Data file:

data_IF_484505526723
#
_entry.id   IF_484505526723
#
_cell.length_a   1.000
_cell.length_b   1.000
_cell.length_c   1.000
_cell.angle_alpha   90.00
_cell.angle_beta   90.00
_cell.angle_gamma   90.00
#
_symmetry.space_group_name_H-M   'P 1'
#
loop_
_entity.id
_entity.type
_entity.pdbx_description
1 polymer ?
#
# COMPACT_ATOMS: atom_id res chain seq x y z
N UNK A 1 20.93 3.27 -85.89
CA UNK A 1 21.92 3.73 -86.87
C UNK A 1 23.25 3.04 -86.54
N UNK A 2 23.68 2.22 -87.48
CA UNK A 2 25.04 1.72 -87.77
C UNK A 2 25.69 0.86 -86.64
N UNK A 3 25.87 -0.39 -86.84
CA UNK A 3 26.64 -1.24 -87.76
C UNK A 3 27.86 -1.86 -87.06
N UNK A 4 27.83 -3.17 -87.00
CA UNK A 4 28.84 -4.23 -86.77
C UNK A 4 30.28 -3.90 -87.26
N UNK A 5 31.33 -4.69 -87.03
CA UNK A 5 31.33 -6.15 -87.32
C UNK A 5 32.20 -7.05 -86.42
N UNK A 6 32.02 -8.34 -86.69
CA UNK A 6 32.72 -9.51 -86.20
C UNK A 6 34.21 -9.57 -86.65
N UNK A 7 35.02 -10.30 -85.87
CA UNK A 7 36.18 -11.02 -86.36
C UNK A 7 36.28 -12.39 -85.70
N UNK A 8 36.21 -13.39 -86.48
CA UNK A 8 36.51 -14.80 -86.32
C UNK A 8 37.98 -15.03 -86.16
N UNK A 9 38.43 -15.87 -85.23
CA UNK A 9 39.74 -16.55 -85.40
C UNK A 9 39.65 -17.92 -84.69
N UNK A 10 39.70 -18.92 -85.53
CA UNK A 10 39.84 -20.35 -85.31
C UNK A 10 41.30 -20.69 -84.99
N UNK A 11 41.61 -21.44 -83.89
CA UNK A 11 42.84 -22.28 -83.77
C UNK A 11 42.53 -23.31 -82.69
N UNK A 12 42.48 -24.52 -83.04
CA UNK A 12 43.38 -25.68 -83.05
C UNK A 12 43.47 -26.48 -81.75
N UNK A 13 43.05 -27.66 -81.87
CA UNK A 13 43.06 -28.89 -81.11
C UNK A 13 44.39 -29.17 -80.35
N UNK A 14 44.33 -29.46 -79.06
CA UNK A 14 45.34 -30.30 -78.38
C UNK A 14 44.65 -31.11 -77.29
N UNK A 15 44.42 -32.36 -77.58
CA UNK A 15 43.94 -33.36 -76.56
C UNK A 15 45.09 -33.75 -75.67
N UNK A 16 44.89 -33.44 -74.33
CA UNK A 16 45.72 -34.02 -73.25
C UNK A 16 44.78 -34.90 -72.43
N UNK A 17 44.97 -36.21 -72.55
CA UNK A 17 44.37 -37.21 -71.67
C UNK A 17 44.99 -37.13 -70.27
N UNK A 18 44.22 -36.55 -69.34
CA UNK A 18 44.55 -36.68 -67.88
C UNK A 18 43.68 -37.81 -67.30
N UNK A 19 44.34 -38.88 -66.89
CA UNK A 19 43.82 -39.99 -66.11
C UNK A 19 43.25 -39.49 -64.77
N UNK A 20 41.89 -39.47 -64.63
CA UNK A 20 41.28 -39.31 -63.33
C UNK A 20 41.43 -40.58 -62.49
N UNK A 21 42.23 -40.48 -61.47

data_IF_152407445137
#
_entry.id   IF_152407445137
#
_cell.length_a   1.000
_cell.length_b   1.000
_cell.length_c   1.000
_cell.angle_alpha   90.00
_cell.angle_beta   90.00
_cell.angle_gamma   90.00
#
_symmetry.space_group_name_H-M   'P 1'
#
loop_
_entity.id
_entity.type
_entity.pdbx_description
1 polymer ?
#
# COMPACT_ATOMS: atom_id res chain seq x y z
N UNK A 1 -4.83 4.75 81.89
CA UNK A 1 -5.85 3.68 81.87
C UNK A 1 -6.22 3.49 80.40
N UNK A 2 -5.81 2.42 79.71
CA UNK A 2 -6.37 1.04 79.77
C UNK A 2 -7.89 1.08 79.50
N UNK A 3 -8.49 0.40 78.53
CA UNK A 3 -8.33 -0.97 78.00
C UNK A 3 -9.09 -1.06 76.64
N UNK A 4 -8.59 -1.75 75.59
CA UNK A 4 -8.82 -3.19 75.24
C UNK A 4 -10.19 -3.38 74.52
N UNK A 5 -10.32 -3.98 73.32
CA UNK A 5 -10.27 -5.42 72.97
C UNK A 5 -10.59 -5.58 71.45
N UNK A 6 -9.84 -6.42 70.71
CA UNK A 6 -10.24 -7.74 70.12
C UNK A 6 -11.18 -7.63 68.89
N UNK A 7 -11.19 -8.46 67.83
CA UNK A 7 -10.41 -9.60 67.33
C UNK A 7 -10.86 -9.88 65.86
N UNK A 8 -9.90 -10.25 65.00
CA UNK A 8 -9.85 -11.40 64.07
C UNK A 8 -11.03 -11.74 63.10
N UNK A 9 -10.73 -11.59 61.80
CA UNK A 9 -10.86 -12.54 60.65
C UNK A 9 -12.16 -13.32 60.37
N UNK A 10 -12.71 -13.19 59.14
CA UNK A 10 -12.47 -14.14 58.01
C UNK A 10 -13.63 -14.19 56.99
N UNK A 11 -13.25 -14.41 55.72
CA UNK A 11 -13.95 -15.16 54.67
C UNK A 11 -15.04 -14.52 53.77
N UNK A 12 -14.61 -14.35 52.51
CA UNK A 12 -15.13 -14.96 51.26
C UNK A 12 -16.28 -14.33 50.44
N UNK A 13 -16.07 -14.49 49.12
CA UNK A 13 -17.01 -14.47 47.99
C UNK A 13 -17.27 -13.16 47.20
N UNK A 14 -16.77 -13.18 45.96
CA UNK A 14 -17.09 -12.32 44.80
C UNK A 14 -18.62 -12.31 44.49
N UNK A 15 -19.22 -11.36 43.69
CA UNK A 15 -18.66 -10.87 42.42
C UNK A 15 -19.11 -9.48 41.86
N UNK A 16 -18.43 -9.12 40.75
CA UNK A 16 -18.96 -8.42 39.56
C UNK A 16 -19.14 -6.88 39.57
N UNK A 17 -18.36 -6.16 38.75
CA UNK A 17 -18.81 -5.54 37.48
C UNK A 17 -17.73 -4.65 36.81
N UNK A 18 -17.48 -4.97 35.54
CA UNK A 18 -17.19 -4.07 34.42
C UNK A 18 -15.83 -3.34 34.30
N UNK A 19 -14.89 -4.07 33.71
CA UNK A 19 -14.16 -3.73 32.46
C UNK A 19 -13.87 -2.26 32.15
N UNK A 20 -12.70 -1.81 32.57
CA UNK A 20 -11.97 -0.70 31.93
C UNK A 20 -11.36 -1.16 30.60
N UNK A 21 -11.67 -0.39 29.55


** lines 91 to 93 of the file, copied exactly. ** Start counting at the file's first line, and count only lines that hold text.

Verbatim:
_cell.angle_gamma   90.00
#
_symmetry.space_group_name_H-M   'P 1'